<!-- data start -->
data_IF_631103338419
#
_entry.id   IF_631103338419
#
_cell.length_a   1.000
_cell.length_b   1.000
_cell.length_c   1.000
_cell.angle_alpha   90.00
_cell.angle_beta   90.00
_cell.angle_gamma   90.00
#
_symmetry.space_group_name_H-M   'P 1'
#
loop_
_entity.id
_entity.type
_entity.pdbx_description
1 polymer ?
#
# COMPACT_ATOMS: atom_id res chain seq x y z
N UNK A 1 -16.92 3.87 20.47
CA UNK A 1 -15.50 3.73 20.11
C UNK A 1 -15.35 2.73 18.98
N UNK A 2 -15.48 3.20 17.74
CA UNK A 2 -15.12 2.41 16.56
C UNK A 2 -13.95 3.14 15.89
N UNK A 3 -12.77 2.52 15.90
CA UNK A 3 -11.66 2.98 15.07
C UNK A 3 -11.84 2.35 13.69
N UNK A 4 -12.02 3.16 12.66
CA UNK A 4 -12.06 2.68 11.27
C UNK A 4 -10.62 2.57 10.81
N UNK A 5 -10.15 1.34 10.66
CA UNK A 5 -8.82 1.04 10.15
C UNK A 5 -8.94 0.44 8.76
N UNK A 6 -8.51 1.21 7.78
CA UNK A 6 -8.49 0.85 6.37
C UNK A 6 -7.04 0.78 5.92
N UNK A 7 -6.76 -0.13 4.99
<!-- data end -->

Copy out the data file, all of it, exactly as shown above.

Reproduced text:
data_IF_631103338419
#
_entry.id   IF_631103338419
#
_cell.length_a   1.000
_cell.length_b   1.000
_cell.length_c   1.000
_cell.angle_alpha   90.00
_cell.angle_beta   90.00
_cell.angle_gamma   90.00
#
_symmetry.space_group_name_H-M   'P 1'
#
loop_
_entity.id
_entity.type
_entity.pdbx_description
1 polymer ?
#
# COMPACT_ATOMS: atom_id res chain seq x y z
N UNK A 1 -16.92 3.87 20.47
CA UNK A 1 -15.50 3.73 20.11
C UNK A 1 -15.35 2.73 18.98
N UNK A 2 -15.48 3.20 17.74
CA UNK A 2 -15.12 2.41 16.56
C UNK A 2 -13.95 3.14 15.89
N UNK A 3 -12.77 2.52 15.90
CA UNK A 3 -11.66 2.98 15.07
C UNK A 3 -11.84 2.35 13.69
N UNK A 4 -12.02 3.16 12.66
CA UNK A 4 -12.06 2.68 11.27
C UNK A 4 -10.62 2.57 10.81
N UNK A 5 -10.15 1.34 10.66
CA UNK A 5 -8.82 1.04 10.15
C UNK A 5 -8.94 0.44 8.76
N UNK A 6 -8.51 1.21 7.78
CA UNK A 6 -8.49 0.85 6.37
C UNK A 6 -7.04 0.78 5.92
N UNK A 7 -6.76 -0.13 4.99